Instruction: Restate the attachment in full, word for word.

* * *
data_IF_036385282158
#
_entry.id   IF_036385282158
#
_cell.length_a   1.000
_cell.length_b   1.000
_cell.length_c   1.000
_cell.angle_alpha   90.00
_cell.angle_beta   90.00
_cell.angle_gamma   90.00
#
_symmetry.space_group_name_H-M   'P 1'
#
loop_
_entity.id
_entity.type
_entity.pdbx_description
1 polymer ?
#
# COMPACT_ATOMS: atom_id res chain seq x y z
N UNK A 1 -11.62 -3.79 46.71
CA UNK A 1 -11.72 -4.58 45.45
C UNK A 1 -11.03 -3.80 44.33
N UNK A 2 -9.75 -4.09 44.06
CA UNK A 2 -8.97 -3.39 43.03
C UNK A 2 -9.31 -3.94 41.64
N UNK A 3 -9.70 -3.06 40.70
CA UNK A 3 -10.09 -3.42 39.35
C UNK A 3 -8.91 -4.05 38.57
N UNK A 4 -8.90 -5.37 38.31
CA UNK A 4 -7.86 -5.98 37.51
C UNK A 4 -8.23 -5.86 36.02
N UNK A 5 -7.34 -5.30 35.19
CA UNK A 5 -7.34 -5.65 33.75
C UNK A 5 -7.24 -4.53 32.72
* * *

data_IF_036385282158
#
_entry.id   IF_036385282158
#
_cell.length_a   1.000
_cell.length_b   1.000
_cell.length_c   1.000
_cell.angle_alpha   90.00
_cell.angle_beta   90.00
_cell.angle_gamma   90.00
#
_symmetry.space_group_name_H-M   'P 1'
#
loop_
_entity.id
_entity.type
_entity.pdbx_description
1 polymer ?
#
# COMPACT_ATOMS: atom_id res chain seq x y z
N UNK A 1 -11.62 -3.79 46.71
CA UNK A 1 -11.72 -4.58 45.45
C UNK A 1 -11.03 -3.80 44.33
N UNK A 2 -9.75 -4.09 44.06
CA UNK A 2 -8.97 -3.39 43.03
C UNK A 2 -9.31 -3.94 41.64
N UNK A 3 -9.70 -3.06 40.70
CA UNK A 3 -10.09 -3.42 39.35
C UNK A 3 -8.91 -4.05 38.57
N UNK A 4 -8.90 -5.37 38.31
CA UNK A 4 -7.86 -5.98 37.51
C UNK A 4 -8.23 -5.86 36.02
N UNK A 5 -7.34 -5.30 35.19
CA UNK A 5 -7.34 -5.65 33.75
C UNK A 5 -7.24 -4.53 32.72